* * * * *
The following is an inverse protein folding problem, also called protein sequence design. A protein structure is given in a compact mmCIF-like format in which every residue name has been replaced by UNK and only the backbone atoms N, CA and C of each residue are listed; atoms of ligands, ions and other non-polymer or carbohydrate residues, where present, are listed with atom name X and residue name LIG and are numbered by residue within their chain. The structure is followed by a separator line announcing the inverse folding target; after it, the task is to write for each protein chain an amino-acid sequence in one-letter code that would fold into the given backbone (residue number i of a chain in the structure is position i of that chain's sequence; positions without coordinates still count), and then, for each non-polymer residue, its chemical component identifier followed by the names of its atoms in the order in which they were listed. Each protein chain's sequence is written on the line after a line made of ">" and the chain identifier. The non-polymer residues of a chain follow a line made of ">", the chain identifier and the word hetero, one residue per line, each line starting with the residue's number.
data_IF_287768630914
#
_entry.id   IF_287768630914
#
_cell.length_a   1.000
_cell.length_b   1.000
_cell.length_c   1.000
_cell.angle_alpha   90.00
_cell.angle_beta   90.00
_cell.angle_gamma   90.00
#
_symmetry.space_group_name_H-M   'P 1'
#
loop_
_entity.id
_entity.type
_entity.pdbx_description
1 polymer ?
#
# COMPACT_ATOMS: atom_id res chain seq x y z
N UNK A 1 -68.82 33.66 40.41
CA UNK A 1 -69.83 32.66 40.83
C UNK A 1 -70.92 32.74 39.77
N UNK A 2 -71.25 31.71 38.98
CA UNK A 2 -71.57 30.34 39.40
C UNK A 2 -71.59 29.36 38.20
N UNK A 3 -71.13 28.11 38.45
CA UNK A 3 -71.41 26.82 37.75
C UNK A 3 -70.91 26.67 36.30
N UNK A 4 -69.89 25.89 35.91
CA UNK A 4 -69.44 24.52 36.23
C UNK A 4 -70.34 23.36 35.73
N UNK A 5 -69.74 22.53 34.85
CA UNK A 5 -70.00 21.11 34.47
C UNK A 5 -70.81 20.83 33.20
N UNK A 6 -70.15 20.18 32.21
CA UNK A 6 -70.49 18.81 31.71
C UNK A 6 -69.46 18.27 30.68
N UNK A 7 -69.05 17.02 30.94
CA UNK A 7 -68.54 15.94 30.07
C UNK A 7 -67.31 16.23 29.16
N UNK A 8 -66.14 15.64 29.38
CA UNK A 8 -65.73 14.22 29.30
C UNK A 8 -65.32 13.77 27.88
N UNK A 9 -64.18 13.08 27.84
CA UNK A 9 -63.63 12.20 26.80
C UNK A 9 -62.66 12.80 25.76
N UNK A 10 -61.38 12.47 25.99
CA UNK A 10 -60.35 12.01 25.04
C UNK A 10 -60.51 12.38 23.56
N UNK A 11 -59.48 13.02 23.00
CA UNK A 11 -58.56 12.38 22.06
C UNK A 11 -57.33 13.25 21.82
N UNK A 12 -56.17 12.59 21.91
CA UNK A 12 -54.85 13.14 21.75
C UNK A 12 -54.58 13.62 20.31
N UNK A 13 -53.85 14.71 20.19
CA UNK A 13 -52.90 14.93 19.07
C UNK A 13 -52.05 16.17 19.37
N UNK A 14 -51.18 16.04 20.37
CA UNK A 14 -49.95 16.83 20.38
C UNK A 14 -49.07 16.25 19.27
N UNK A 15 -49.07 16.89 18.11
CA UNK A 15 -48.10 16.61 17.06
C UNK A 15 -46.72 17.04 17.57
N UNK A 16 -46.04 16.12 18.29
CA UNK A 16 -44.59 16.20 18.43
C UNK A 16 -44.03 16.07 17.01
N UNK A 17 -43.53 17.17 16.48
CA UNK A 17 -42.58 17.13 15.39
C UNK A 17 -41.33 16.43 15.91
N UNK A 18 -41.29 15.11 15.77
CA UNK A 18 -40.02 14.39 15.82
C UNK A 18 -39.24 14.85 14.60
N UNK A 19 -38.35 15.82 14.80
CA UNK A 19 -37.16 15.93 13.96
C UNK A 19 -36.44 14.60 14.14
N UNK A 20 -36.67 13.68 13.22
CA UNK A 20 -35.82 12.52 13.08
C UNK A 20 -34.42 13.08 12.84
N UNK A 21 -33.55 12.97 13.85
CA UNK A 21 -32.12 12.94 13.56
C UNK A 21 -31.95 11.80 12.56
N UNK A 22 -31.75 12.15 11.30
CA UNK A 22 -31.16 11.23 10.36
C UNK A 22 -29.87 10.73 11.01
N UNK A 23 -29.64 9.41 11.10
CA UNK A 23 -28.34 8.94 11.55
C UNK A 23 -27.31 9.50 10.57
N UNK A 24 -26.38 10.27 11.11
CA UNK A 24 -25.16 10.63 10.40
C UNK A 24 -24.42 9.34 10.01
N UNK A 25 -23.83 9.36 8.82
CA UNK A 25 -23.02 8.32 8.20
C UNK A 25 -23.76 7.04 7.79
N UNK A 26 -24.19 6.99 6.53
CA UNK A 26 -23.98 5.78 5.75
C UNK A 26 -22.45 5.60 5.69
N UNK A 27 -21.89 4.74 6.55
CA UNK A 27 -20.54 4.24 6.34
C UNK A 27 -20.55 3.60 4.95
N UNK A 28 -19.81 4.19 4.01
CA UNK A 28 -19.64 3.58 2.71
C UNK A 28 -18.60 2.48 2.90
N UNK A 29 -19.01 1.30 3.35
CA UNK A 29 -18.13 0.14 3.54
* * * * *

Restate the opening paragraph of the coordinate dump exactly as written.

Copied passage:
The following is an inverse protein folding problem, also called protein sequence design. A protein structure is given in a compact mmCIF-like format in which every residue name has been replaced by UNK and only the backbone atoms N, CA and C of each residue are listed; atoms of ligands, ions and other non-polymer or carbohydrate residues, where present, are listed with atom name X and residue name LIG and are numbered by residue within their chain. The structure is followed by a separator line announcing the inverse folding target; after it, the task is to write for each protein chain an amino-acid sequence in one-letter code that would fold into the given backbone (residue number i of a chain in the structure is position i of that chain's sequence; positions without coordinates still count), and then, for each non-polymer residue, its chemical component identifier followed by the names of its atoms in the order in which they were listed. Each protein chain's sequence is written on the line after a line made of ">" and the chain identifier. The non-polymer residues of a chain follow a line made of ">", the chain identifier and the word hetero, one residue per line, each line starting with the residue's number.